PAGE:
Testing the Next Generation of Subsidized Employment Programs

An Introduction to the Subsidized and Transitional Employment Demonstration and the Enhanced Transitional Jobs Demonstration

In 2010, the U.S. Department of Health and Human Services launched the Subsidized and Transitional Employment Demonstration (STED) and the U.S. Department of Labor launched the Enhanced Transitional Jobs Demonstration (ETJD), complementary large-scale research projects evaluating the effectiveness of the latest generation of subsidized employment models. The ETJD and STED projects are evaluating a total of 13 subsidized employment programs in 10 locations across the United States, all of which aim to improve participants’ long-term success in the labor market. They target groups considered “hard to employ” (recipients of Temporary Assistance for Needy Families [TANF], people with criminal records, young people who are neither in school nor working, and others), and they use subsidies to give participants opportunities to learn employment skills while working in supportive settings, or to help them get a foot in the door with employers. Often, the programs also provide support services to help participants address personal barriers to steady work. Each of the 13 program models is distinct, but it is possible to group them into three broad categories:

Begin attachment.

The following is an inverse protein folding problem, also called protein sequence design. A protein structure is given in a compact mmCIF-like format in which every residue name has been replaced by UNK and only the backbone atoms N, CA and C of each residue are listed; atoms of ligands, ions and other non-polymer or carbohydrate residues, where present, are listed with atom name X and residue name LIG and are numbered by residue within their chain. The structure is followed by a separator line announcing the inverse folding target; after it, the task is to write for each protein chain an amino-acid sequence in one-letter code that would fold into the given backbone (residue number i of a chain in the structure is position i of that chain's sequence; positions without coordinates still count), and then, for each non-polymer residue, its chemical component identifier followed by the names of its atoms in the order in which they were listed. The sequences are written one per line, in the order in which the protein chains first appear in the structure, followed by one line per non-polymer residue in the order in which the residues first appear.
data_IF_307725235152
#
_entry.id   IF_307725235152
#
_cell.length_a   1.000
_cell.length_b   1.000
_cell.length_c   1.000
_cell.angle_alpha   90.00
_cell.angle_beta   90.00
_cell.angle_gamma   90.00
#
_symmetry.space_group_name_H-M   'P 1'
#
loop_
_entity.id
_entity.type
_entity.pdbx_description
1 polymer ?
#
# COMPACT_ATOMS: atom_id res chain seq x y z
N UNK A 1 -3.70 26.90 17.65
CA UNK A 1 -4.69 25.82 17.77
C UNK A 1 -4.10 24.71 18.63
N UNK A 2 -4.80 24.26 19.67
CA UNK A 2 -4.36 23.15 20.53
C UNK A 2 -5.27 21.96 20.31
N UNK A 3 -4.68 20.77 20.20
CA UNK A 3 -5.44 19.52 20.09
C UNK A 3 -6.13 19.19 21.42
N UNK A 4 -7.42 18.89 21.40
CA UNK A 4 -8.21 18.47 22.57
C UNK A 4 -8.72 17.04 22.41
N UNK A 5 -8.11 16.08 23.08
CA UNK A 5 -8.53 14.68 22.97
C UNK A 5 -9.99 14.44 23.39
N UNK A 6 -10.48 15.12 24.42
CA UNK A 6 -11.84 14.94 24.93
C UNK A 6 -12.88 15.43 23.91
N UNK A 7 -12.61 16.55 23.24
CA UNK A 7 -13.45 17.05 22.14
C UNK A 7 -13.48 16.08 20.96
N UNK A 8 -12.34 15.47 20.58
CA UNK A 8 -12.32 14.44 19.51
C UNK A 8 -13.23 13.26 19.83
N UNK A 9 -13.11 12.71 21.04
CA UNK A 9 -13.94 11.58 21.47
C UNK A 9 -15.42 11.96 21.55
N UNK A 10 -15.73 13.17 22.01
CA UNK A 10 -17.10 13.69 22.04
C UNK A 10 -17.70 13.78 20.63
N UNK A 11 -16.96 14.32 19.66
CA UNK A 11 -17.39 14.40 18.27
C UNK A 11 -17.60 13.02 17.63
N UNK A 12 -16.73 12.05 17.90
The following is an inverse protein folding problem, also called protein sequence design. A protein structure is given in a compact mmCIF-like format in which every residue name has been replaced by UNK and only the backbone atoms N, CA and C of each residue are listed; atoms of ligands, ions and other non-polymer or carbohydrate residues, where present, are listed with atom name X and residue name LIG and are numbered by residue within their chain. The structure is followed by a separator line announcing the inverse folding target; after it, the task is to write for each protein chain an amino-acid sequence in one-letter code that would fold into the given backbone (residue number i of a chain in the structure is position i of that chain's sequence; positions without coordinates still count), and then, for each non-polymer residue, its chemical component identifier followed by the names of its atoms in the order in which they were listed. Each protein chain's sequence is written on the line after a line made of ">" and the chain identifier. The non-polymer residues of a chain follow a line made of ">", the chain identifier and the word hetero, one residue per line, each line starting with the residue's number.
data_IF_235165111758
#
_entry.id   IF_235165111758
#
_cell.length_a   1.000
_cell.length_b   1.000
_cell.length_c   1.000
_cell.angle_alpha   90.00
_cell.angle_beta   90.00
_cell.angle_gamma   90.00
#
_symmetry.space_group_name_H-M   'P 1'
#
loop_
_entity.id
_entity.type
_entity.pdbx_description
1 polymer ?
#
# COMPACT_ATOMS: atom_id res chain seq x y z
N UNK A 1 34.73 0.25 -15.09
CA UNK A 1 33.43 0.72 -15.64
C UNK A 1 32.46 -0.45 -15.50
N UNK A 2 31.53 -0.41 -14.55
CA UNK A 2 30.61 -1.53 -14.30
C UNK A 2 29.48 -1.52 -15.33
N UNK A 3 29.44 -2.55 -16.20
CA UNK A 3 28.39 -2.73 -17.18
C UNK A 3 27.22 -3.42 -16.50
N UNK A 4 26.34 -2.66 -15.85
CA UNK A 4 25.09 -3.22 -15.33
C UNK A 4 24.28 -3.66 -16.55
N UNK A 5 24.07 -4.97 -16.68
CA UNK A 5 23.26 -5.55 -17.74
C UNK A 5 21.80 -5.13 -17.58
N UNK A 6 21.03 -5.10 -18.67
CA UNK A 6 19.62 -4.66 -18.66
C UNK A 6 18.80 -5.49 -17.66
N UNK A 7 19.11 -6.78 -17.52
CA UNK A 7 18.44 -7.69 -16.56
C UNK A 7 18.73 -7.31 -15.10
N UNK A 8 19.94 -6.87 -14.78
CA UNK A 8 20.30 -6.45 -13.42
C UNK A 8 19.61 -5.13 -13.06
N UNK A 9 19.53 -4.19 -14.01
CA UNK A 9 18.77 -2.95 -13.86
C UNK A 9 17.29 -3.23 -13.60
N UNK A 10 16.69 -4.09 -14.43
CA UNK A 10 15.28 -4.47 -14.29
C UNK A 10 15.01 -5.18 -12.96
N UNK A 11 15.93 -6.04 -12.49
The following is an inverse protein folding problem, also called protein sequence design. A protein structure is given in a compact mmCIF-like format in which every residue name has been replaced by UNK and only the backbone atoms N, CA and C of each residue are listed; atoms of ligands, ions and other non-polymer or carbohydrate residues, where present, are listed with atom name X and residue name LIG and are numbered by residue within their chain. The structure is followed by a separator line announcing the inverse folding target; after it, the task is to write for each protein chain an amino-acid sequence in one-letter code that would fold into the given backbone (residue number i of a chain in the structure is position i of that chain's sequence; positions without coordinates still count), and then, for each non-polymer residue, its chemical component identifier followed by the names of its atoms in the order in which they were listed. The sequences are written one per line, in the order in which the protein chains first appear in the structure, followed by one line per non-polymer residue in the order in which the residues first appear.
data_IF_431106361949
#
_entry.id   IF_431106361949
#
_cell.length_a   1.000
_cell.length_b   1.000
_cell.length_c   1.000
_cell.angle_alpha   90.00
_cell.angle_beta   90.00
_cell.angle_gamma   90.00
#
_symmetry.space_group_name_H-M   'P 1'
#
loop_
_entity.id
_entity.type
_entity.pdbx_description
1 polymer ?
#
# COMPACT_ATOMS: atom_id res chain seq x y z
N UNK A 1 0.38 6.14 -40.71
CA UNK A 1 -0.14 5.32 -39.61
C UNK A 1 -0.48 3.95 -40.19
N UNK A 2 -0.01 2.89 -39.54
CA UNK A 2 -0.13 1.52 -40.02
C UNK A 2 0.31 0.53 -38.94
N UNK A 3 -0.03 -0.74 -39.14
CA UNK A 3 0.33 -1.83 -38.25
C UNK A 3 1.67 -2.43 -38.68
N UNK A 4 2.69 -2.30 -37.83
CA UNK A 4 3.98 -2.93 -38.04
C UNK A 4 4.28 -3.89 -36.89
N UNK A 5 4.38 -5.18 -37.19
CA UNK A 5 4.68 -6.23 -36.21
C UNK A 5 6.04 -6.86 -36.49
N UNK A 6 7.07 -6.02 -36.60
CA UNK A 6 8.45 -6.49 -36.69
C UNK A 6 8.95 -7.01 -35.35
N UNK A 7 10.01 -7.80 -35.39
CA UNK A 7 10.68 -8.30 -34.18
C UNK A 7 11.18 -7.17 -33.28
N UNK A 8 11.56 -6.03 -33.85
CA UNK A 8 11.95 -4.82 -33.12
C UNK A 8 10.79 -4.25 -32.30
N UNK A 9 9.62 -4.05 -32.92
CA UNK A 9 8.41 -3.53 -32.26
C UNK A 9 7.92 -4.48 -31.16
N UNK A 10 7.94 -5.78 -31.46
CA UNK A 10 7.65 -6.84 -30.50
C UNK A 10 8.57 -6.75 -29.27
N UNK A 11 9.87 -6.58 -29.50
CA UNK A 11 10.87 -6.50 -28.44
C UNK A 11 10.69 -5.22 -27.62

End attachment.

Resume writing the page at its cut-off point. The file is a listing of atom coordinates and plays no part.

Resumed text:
• Modified Transitional Jobs Models place all or nearly all participants into fully subsidized, temporary jobs designed to teach soft skills and provide work experience. There is no expectation that host employers will hire participants permanently.
  • Wage Subsidy Models place participants directly into permanent positions. An employer receives a temporary subsidy covering all or part of an employee’s wages and, in return, is expected to move the individual into a regular, unsubsidized job if things go well.
  • Hybrid Models use a combination of modified transitional jobs and wage subsidies.

Each program is being evaluated using a random assignment design whereby eligible participants are assigned at random to a program group whose members are offered access to the subsidized jobs program, or to a control group whose members are not offered services from the program being tested, but may
receive other services in their communities. The evaluation team will follow the groups for at least 30 months using government administrative records and individual surveys to measure a variety of outcomes such as employment, earnings, incarceration, public assistance receipt, and child support payments. If significant differences emerge between the groups over time, one can be quite confident that the differences are the result of the subsidized employment programs. The evaluations will carefully study the implementation of each program and will assess each program’s financial costs and benefits.

This report introduces the STED and ETJD projects and presents some preliminary findings about their implementation. At this early stage, a few cross-cutting themes stand out:

  • Most programs struggled initially to meet their recruitment targets due to somewhat narrow eligibility criteria, selective screening protocols, inadequate referral partnerships, or a combination of these factors. Ultimately, the programs were able to meet their goals.
  • Programs were better able to place participants into fully subsidized, temporary jobs than into subsidized, permanent positions.
  • The policies and practices of the criminal justice, public assistance, and child support systems may
    affect the outcomes of both program and control group members.

In 2016, the ETJD and STED evaluations will begin to release interim study results.